|Updated: 6th November 2006|
In this article I forgot to mention the WS_EX_CONTROLPARENT style, which can be employed to achieve the effects described by the various implementations when dealing with dialogs only
Why did I forget? I had planned to mention the style, but just got bogged down in the minutiae of the writing process (as one tends to do), and didn't remember until I got an email from a curious reader. Very embarrassing!
The original work was done a long time ago, when I recall that I had problems with the control-parent style back then (though cannot, of course, recall what they were!). The other, more compelling, reason is that the techniques described can be applied to embedding of child dialogs (and other types of composite windows) within non-dialog types.
I recently had occasion to need to reuse the technology in such a scenario where I needed to lay out a wide variety of controls and other types of windows (including the MS Web Browser and Media Player ActiveX controls, custom windows, dialogs, etc.) within a parent window which was not a dialog, according to logon-time downloaded XML configuration scripts. I used the technology that the article describes in order to manage this exceedingly messy and dynamic situation, and that is what made me think of writing it up. The article didn't start out dealing with dialogs embedded within dialogs, but just evolved into that simpler form in order to keep down the size.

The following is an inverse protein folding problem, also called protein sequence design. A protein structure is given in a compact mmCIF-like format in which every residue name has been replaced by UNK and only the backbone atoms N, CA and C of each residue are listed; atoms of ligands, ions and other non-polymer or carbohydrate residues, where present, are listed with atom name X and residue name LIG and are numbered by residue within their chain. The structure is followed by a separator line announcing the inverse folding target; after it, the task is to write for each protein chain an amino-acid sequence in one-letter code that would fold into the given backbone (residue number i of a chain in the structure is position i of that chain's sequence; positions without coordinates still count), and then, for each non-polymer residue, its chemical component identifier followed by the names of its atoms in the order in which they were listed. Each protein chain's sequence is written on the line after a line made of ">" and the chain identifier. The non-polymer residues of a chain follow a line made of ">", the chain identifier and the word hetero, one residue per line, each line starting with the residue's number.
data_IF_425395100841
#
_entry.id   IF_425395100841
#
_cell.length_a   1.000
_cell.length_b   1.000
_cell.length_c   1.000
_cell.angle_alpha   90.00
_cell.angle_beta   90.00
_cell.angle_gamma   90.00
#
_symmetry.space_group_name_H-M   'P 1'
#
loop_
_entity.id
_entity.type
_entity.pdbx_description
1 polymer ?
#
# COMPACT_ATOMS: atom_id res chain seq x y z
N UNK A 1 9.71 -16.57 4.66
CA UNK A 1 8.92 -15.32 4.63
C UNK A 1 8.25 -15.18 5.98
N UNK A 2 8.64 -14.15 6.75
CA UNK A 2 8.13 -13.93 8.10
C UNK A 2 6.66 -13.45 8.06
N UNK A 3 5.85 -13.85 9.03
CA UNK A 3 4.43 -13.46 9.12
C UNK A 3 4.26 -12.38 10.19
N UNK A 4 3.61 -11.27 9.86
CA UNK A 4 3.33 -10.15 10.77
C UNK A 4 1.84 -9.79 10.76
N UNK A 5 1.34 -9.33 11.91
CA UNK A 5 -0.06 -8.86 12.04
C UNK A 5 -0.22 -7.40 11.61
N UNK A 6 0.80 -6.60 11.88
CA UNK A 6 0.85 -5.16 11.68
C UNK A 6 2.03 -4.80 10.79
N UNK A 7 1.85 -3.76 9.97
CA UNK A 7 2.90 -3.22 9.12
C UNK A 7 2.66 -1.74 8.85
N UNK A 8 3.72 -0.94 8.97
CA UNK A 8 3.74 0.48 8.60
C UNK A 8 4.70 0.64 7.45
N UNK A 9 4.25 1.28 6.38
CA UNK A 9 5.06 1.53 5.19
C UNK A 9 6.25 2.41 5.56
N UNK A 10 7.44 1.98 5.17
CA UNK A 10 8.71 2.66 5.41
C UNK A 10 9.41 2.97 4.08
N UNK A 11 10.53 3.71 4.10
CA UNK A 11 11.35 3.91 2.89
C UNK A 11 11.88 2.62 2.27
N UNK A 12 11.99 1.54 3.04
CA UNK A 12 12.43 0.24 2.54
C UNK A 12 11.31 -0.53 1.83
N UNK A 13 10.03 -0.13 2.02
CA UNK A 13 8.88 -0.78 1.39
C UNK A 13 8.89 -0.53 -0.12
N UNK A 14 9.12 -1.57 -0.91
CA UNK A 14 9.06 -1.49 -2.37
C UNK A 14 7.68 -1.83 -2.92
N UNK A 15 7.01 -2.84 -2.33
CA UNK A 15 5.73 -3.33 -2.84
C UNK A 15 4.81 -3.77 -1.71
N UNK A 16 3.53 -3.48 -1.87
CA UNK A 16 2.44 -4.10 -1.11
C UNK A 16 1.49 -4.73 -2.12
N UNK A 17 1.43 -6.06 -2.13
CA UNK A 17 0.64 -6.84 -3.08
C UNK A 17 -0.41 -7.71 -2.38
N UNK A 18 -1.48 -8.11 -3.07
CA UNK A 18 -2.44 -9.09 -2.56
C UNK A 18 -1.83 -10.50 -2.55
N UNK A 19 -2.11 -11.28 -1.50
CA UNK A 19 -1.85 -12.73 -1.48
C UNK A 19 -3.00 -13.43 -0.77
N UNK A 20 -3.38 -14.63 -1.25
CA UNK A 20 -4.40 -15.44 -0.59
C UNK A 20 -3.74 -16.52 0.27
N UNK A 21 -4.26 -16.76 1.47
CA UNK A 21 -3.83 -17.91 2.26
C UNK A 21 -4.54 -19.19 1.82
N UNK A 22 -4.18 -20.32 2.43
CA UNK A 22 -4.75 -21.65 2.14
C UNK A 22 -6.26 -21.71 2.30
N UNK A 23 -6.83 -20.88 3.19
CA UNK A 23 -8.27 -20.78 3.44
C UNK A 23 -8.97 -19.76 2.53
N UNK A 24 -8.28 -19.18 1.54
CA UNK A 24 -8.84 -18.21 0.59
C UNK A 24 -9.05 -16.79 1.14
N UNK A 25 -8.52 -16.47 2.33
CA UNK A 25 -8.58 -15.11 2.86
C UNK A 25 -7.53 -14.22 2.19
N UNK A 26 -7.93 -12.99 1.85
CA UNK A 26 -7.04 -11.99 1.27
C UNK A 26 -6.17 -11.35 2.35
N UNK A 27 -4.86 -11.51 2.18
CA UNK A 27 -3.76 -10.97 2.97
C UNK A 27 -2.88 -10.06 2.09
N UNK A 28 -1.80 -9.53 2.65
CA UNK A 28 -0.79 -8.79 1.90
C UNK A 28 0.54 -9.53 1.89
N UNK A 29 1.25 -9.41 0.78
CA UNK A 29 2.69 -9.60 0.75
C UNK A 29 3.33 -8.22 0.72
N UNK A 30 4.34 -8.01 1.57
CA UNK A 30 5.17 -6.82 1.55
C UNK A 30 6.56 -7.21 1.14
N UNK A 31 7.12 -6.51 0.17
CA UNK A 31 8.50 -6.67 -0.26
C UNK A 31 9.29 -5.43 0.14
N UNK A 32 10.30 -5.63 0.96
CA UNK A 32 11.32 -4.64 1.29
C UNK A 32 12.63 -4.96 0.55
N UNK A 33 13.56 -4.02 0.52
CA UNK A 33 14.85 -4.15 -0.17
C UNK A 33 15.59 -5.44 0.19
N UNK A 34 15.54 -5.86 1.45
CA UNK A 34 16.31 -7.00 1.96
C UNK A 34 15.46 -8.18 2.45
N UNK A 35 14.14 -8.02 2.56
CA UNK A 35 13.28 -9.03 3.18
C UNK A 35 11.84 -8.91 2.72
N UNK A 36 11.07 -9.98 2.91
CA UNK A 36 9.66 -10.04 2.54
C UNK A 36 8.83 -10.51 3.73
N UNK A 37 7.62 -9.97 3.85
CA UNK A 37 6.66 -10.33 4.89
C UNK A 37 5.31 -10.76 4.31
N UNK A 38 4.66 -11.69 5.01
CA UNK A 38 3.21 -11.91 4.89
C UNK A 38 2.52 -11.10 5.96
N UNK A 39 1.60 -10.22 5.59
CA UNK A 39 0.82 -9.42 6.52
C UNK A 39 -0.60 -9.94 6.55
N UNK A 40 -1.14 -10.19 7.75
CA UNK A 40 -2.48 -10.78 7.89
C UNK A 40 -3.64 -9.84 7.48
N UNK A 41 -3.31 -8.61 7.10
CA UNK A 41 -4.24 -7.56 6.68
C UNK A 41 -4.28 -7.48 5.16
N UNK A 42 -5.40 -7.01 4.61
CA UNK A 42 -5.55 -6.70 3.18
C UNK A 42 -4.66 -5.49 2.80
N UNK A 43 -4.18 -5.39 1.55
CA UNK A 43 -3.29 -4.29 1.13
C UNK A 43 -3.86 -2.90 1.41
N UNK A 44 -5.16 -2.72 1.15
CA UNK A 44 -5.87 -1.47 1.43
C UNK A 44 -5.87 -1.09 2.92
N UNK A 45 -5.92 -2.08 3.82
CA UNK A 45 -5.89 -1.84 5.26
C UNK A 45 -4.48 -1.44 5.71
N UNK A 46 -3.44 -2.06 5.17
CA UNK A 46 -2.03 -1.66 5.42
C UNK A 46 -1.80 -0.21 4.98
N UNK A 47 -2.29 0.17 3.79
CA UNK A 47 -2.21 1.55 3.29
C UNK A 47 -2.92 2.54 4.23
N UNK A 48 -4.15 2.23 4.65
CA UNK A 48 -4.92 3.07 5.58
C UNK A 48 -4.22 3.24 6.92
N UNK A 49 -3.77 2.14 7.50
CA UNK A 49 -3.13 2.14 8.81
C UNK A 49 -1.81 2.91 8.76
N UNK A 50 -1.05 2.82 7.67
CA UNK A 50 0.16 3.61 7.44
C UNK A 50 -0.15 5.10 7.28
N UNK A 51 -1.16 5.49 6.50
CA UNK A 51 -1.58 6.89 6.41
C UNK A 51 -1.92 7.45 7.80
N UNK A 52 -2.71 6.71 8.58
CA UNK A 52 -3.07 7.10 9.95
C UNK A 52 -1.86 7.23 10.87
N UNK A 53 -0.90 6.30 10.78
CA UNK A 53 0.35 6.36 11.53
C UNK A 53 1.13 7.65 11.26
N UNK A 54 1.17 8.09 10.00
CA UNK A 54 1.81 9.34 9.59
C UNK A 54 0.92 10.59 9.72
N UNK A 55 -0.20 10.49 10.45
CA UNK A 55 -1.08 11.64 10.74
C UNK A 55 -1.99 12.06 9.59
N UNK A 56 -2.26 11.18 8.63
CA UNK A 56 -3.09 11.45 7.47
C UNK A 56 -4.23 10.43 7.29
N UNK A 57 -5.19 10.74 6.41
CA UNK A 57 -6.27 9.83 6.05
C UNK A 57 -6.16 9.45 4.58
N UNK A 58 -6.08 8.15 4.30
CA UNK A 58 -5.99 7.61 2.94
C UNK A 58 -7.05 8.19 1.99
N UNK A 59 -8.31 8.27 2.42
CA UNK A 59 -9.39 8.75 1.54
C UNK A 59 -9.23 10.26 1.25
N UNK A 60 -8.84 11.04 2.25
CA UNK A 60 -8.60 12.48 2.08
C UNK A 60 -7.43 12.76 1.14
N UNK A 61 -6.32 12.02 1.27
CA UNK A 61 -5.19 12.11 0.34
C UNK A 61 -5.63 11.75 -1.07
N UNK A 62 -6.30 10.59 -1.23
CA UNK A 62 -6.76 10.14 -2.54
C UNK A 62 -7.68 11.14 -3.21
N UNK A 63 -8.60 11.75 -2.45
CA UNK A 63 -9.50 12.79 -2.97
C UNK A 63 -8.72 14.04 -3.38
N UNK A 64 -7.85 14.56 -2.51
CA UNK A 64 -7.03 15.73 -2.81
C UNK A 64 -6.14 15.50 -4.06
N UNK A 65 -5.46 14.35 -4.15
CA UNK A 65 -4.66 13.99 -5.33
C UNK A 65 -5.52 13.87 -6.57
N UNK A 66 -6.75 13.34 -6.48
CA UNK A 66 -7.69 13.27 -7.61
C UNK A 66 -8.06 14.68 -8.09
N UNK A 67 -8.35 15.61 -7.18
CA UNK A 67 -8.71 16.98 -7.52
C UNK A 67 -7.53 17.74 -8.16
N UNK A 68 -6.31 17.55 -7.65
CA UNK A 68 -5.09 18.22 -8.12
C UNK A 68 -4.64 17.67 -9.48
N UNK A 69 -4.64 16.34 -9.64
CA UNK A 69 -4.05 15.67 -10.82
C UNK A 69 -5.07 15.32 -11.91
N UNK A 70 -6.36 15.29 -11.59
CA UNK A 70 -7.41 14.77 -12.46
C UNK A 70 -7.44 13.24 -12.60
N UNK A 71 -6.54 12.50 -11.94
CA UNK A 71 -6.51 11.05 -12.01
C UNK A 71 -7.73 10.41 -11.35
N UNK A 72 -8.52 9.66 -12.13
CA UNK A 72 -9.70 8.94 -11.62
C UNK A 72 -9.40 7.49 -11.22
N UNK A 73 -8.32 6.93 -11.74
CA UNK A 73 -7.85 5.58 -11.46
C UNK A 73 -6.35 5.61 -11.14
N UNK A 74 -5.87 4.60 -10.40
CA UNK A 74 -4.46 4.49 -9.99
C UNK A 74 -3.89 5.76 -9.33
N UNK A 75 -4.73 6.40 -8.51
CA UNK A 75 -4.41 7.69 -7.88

Clearly not mentioning WS_EX_CONTROLPARENT is not just an embarrassing oversight for me: it would be unfortunate if readers of the magazine didn't use this simple (and adequate for most purposes) technique. However, I believe the content itself is illuminating, and of use in the wider contexts for which WS_EX_CONTROLPARENT doesn't cut the mustard.
Thanks to the reader for his enquiry.
Note: This was printed in WDN in response to the reader's email.